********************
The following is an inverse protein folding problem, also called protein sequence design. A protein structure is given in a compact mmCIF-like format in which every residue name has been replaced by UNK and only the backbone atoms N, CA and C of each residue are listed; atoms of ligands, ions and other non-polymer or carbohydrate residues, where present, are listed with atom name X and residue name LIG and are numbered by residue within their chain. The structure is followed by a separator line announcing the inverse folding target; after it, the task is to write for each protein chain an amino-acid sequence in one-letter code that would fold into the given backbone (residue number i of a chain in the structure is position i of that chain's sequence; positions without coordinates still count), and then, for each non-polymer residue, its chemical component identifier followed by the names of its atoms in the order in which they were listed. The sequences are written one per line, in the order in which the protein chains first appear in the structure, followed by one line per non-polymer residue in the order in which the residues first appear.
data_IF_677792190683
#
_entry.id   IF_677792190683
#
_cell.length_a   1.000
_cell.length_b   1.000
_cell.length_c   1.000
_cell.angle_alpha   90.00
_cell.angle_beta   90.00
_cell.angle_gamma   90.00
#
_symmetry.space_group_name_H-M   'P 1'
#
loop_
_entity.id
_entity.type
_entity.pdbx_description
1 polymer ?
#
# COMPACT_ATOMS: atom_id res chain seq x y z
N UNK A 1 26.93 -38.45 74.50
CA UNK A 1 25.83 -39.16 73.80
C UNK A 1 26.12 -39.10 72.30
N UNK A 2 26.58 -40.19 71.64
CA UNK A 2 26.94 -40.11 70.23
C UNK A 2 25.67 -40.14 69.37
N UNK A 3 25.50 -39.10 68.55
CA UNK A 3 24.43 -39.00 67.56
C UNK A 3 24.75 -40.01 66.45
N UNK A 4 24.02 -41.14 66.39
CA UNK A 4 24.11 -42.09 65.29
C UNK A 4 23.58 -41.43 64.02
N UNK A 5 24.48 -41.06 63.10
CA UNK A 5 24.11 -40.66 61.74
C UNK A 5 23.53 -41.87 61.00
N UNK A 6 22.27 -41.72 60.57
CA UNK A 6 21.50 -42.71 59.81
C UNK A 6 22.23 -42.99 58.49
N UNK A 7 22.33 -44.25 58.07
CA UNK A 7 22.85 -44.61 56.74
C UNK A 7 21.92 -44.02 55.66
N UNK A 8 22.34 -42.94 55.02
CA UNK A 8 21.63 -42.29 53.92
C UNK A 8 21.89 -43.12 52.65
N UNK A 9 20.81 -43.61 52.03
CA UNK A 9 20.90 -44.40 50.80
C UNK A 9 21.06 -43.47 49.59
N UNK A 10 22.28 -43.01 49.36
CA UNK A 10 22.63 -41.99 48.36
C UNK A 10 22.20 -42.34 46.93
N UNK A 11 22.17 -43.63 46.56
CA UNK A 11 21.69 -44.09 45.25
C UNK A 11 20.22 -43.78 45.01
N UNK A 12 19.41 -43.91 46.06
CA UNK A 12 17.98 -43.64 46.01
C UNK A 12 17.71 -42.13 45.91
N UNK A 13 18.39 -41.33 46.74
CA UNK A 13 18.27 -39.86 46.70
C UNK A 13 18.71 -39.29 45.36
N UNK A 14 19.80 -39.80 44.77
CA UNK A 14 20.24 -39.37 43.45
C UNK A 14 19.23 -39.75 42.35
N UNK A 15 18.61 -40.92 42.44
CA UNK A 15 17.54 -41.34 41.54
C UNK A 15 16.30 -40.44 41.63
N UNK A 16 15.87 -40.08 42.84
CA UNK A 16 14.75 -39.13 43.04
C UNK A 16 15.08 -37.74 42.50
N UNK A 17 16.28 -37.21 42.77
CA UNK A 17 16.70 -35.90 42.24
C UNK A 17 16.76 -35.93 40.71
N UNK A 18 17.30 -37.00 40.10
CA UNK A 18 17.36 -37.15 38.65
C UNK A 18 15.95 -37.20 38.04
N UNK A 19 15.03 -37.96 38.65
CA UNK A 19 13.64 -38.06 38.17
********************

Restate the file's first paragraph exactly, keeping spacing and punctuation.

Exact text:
The following is an inverse protein folding problem, also called protein sequence design. A protein structure is given in a compact mmCIF-like format in which every residue name has been replaced by UNK and only the backbone atoms N, CA and C of each residue are listed; atoms of ligands, ions and other non-polymer or carbohydrate residues, where present, are listed with atom name X and residue name LIG and are numbered by residue within their chain. The structure is followed by a separator line announcing the inverse folding target; after it, the task is to write for each protein chain an amino-acid sequence in one-letter code that would fold into the given backbone (residue number i of a chain in the structure is position i of that chain's sequence; positions without coordinates still count), and then, for each non-polymer residue, its chemical component identifier followed by the names of its atoms in the order in which they were listed. The sequences are written one per line, in the order in which the protein chains first appear in the structure, followed by one line per non-polymer residue in the order in which the residues first appear.